And in a report published in February, Lee points out that B.C.’s carbon tax is not “revenue neutral” as widely reported, but in fact “revenue negative.” In other words, the B.C. government has given back $200 million more in tax cuts than it has actually collected from the tax.
Those tax cuts were based on the government’s inaccurate projections of how much money the carbon tax would bring in. In addition to creating a gaping hole in public finances, the way the cuts were structured to favour business means that an ever-growing share of this foregone revenue will go to big corporations, at the expense of personal income taxes and support for the poor.
Lee challenges the idea that carbon tax revenue should be recycled to taxpayers at all. “Big chunks” need to flow to green investments as well as vulnerable British Columbians, he says.
“People may not like taxes, but when they do pay taxes, they expect them to pay for stuff like schools and hospitals,” says Lee. “If we’re going to have a carbon tax, it would make sense to be spending it on things like transit improvements, energy efficiency upgrades and green jobs.”
Industry is feeling lonely
Jock Finlayson, a policy director at the Business Council of BC — representing 250 of B.C.’s biggest companies — insists he’s not against carbon taxes in principle. “The biggest issue we have with the carbon tax isn’t the design, it’s the fact that we’re the only jurisdiction in North America implementing it.”
The scheme was implemented at a time when it was assumed many others would follow suit with carbon pricing, says Finlayson. But then came the crash of 2008, the rightward shift of federal Conservative leadership and, in the U.S., the Tea Partiers, surging gasoline prices and ongoing fears of economic collapse. The tax should not keep going up if B.C. continues to go it alone, he says.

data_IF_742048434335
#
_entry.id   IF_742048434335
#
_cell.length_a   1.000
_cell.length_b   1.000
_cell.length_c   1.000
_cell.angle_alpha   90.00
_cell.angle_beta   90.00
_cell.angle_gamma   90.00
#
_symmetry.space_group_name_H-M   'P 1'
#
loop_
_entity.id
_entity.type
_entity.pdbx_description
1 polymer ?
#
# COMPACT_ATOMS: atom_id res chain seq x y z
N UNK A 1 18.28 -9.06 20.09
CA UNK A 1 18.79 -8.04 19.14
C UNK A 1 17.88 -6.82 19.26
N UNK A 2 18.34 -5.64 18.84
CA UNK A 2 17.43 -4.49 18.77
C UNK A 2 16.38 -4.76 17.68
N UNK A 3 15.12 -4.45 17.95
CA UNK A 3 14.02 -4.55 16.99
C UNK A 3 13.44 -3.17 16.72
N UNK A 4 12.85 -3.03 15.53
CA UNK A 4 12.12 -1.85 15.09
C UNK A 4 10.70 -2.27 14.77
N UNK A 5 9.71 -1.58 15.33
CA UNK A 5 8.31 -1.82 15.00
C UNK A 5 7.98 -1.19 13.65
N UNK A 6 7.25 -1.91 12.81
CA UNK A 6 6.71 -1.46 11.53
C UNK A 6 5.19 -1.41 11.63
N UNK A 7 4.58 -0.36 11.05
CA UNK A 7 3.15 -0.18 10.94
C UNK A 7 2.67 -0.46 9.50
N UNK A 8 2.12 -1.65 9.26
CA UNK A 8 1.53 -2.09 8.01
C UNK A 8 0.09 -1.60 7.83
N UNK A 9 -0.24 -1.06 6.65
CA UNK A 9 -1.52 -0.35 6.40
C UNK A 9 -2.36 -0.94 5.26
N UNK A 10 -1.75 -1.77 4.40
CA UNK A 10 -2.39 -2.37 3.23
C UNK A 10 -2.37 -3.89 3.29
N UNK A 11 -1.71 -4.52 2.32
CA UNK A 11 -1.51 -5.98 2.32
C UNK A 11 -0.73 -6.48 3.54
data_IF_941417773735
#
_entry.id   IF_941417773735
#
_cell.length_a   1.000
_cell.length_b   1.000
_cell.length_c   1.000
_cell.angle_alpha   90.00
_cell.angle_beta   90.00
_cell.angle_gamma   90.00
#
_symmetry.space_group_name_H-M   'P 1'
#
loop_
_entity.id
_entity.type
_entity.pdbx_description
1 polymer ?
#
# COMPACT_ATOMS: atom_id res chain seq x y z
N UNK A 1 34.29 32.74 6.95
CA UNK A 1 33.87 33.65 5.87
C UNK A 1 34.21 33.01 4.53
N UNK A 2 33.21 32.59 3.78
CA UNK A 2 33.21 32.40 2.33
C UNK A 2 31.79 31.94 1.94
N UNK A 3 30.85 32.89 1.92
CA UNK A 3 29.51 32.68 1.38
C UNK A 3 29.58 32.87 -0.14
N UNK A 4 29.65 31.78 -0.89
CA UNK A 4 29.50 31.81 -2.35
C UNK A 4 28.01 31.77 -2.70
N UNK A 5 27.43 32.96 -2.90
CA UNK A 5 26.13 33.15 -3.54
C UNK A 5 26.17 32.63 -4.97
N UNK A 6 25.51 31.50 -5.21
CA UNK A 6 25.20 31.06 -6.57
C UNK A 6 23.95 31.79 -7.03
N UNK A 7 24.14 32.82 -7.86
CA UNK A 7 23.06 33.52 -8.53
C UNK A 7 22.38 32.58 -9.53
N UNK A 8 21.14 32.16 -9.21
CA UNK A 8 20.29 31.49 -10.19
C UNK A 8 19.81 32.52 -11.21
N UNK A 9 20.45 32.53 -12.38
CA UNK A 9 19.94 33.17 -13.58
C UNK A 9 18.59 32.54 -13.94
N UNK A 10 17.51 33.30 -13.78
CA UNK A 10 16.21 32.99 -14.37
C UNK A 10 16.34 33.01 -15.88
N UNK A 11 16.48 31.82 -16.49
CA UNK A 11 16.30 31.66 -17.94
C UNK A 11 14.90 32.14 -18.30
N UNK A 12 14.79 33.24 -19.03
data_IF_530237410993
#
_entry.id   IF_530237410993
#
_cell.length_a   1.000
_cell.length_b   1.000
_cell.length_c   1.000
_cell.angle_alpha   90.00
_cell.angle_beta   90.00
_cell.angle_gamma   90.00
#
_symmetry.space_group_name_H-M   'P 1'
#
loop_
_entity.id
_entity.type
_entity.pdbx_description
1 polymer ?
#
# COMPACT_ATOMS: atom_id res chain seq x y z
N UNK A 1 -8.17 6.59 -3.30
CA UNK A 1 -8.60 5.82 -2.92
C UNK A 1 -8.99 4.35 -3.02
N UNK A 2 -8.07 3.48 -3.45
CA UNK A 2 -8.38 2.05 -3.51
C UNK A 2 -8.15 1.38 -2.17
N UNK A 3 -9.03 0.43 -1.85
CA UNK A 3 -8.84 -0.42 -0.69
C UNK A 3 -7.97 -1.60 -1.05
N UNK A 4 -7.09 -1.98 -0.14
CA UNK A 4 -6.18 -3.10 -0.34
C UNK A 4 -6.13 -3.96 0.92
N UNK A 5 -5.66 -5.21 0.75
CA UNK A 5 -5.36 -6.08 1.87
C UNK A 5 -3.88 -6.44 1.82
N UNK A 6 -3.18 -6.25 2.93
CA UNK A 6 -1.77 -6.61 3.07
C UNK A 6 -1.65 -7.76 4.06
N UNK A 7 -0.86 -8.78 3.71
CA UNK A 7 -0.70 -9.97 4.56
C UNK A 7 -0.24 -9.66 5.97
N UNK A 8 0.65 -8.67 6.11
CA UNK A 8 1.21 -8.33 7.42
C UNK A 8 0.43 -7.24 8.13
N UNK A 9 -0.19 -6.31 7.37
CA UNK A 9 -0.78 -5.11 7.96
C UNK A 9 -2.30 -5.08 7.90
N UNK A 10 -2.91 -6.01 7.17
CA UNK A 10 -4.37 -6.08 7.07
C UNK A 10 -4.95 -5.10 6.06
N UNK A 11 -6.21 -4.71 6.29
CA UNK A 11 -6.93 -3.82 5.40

The biggest problem moving forward, says Finlayson, is that for certain industries, like cement manufacturing, no “cost-effective” low carbon alternative products or technologies exist. Citing the tax as a disadvantage, cement industry reps claimed in March that Asian imports into B.C. were up about 15 per cent from 2008.
Stewart Elgie says the carbon tax must continue to go up to have the required environmental effect, but concedes that the most carbon-intensive industries need to be protected from “adverse economic effects.” In the Swedish experience, for example, most industry pays less than the rest of society.
Others, like Jaccard, suggest the carbon price could continue to rise, but the amount of increase might be contingent on whether others join us in pricing carbon. For example, in setting its emission goals, the European Union devised not one, but two separate targets: A 20 per cent reduction by 2020 if they continued to go it alone, and a 30 per cent reduction if countries like China and the U.S. also got serious about emissions.
Marc Lee calls it absurd to give additional handouts to dirty industries that are already making huge profits by offloading the cost of their carbon pollution onto society.
“If we were to be aggressive in carbon pricing, it would dramatically undermine the competitiveness of industries like oil and gas, but that’s the whole point,” Lee says. “Weaning ourselves off dirty industries into clean industries… is going to create a lot more jobs than we are going to lose in oil and gas or mining.”
Back to politics
The future shape of B.C.’s carbon tax may hang on how Gordon Campbell’s successors interpret the concept of “revenue neutrality.” Both the NDP and Christy Clark’s BC Liberals are eyeing the huge amounts of money the carbon tax generates — $848 million in the two fiscal years from mid-2008 to mid-2010. Both have suggested that revenue could do more than just cut taxes.
Therein lies political opportunity — and hazard. About half of all carbon taxes in the world today fund carbon mitigation programs and government budgets. But to start spending B.C.’s carbon revenue — even on “green” objectives — after selling the tax to British Columbians as revenue neutral, only reinforces the kind of scepticism toward campaign promises that makes it so risky for politicians to impose decisive climate policy in the first place. The voting public, even those who want to do the right thing about climate change, already have enough reason not to trust politicians to keep their word.
Take Australia, where Prime Minister Julia Gillard first promised the public there would be no carbon tax. Yet, as these words are being written, Gillard has successfully created just that.
In Australia, as in B.C., the political dilemma is acute. If vote seekers are tempted to appease tax-fatigued cynics by stepping away from a carbon tax with bite, the latest scientific findings starkly reveal the cost of doing nothing. Just Monday, the United Nations weather agency announced that global concentration of C02 had exceeded most forecasts, hitting record levels.
Next: B.C. has helped promote a “cap and trade” approach to reducing emissions — but is the commitment still there?